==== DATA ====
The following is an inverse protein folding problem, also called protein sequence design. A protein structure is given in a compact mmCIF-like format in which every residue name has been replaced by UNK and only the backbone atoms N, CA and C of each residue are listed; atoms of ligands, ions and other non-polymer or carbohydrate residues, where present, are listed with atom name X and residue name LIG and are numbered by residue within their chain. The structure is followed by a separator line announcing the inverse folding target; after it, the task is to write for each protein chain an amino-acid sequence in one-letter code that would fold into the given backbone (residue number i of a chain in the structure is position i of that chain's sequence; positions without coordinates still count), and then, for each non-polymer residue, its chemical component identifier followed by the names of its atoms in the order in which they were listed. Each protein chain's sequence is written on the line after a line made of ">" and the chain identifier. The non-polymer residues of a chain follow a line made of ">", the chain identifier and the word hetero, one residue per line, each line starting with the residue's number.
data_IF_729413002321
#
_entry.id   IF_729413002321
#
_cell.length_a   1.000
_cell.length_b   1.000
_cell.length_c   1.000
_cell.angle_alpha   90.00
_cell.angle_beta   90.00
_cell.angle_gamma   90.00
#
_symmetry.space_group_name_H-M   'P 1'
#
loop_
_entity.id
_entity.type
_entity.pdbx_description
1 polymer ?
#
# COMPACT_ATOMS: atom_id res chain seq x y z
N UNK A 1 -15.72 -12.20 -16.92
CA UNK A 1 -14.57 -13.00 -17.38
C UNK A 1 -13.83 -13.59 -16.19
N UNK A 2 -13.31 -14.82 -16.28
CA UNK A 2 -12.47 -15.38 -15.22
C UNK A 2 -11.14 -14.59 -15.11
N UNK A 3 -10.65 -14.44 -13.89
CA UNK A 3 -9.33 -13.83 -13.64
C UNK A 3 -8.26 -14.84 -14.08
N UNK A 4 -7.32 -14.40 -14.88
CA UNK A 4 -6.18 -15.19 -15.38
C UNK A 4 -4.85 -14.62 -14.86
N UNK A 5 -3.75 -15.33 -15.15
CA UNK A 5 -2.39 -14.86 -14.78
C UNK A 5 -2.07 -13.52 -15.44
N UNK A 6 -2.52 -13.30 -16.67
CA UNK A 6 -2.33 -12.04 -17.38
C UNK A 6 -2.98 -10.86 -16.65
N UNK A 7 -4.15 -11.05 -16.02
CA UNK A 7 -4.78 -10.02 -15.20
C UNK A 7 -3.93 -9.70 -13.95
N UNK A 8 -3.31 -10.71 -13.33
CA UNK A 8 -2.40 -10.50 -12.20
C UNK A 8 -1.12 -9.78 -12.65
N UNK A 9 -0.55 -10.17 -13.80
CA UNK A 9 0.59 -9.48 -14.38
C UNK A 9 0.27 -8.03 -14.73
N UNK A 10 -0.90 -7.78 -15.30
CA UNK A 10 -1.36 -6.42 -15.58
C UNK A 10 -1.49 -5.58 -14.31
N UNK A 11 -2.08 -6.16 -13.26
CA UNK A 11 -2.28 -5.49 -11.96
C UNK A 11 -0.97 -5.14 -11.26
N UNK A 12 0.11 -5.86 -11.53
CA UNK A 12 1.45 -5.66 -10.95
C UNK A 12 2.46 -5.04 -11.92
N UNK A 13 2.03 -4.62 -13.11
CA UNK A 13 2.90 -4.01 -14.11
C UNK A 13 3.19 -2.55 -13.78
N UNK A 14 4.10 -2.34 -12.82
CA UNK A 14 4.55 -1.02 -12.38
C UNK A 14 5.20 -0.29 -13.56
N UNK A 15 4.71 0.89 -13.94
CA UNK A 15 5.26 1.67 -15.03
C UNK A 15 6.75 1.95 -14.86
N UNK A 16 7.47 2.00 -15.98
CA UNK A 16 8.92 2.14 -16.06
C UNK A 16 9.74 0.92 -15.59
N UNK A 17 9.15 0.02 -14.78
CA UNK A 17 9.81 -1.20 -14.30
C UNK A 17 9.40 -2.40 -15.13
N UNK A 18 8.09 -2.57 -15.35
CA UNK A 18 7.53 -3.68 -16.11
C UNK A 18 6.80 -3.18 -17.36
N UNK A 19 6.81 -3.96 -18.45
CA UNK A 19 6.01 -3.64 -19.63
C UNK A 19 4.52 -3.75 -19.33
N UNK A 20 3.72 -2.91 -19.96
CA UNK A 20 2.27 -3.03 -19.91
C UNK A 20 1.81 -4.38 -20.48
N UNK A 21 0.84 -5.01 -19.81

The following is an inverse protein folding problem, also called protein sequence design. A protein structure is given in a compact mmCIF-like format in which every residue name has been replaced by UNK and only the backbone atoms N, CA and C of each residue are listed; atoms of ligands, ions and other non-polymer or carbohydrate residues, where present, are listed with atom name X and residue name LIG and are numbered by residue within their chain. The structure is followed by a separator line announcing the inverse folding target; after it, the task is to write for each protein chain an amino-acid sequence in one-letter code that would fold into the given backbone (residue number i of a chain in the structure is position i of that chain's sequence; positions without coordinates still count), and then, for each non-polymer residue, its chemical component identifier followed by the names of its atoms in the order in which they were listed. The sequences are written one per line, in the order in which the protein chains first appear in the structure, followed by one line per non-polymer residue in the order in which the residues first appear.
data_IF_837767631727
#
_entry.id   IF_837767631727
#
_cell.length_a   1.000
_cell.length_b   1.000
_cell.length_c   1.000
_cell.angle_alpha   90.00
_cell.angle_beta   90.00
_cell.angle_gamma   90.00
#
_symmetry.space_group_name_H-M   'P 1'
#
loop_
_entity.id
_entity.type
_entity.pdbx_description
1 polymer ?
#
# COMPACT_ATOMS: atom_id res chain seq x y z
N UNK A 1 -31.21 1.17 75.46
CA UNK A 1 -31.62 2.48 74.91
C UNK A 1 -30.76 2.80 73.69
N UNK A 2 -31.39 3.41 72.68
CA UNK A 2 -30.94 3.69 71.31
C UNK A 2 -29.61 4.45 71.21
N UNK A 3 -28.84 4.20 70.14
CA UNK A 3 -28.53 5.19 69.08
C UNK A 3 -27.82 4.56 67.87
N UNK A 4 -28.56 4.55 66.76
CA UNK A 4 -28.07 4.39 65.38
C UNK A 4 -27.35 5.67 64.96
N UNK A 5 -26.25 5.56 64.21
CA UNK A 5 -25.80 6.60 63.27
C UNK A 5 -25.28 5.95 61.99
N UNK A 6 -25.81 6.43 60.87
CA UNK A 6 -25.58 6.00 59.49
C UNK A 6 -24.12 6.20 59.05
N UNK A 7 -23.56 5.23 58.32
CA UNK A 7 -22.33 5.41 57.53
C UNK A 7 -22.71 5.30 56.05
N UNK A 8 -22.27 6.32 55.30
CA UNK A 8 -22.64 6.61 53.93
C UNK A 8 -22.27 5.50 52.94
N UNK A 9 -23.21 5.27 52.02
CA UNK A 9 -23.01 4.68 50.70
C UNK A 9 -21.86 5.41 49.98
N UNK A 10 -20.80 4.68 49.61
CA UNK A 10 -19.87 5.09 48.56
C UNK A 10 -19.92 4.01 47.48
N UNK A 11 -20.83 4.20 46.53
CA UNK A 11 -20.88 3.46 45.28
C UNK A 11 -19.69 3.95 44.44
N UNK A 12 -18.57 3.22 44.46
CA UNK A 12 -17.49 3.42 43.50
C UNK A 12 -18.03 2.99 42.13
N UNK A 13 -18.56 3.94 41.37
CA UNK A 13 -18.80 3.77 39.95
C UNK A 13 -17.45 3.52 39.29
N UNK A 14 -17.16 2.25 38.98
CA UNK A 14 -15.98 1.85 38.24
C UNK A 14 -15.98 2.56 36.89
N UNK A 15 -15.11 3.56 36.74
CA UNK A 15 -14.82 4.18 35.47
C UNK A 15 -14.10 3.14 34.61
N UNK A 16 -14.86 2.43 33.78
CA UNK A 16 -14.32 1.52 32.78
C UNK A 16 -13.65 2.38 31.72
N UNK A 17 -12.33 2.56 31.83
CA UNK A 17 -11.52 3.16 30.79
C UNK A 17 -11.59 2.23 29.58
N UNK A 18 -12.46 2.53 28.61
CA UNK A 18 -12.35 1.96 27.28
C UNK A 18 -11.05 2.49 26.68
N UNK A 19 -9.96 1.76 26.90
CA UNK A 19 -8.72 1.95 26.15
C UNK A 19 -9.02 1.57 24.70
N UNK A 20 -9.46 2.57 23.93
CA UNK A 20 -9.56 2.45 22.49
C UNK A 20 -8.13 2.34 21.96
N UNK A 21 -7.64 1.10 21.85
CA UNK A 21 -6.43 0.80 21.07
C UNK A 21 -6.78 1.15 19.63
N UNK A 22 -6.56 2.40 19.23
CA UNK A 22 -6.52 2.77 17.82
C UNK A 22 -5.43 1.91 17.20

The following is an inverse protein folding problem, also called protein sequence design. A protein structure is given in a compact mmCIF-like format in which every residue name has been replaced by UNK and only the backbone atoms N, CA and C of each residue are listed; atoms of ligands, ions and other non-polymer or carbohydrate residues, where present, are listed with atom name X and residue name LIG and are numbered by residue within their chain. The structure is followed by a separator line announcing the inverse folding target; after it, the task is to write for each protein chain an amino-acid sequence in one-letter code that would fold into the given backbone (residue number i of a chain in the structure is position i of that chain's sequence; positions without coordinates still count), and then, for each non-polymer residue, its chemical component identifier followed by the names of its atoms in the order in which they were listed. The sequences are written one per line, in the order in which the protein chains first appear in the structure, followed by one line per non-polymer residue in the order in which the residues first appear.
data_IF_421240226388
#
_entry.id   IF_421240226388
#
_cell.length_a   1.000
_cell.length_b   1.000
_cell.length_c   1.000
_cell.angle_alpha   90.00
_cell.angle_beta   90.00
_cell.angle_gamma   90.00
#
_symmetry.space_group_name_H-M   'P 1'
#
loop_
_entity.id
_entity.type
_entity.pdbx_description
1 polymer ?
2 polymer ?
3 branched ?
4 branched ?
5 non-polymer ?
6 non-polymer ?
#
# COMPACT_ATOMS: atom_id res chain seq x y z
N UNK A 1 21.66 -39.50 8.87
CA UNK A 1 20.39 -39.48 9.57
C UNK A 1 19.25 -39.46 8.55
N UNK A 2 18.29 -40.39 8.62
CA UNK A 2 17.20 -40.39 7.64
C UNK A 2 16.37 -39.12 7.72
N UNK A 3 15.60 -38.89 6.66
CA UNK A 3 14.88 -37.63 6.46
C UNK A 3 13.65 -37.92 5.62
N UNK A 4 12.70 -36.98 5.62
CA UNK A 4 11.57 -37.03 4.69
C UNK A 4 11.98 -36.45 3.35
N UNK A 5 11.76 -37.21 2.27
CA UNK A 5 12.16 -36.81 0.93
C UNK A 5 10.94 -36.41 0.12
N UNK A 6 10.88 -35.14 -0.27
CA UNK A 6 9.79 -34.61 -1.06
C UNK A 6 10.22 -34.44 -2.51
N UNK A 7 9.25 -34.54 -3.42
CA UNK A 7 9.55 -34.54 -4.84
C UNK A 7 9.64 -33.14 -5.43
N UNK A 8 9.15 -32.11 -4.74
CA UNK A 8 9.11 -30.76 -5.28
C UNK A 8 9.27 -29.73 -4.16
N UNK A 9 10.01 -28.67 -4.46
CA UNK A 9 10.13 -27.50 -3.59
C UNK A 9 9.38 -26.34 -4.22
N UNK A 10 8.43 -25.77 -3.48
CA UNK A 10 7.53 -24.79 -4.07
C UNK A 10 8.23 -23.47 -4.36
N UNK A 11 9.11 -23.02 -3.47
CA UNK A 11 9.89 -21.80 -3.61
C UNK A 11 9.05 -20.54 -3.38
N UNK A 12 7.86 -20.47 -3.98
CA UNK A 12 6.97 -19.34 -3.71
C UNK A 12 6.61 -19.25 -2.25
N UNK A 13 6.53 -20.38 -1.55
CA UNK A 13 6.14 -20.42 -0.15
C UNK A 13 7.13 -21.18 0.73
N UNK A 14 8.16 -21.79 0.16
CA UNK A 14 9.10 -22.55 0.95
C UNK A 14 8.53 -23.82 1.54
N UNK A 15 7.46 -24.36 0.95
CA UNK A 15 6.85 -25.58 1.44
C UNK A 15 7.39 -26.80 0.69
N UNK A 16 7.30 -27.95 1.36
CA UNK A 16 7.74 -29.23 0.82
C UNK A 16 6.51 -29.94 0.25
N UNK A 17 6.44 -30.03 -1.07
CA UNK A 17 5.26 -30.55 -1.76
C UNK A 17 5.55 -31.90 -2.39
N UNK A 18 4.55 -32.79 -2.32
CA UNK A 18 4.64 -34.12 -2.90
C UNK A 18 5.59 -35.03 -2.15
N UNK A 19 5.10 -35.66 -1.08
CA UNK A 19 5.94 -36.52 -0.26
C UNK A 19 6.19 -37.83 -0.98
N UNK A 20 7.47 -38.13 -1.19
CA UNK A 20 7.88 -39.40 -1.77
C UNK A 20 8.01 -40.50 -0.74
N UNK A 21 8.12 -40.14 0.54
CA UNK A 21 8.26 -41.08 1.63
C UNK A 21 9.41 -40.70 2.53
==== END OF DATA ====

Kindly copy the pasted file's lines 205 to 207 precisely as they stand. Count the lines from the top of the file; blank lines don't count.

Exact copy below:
N UNK A 4 12.70 -36.98 5.62
CA UNK A 4 11.57 -37.03 4.69
C UNK A 4 11.98 -36.45 3.35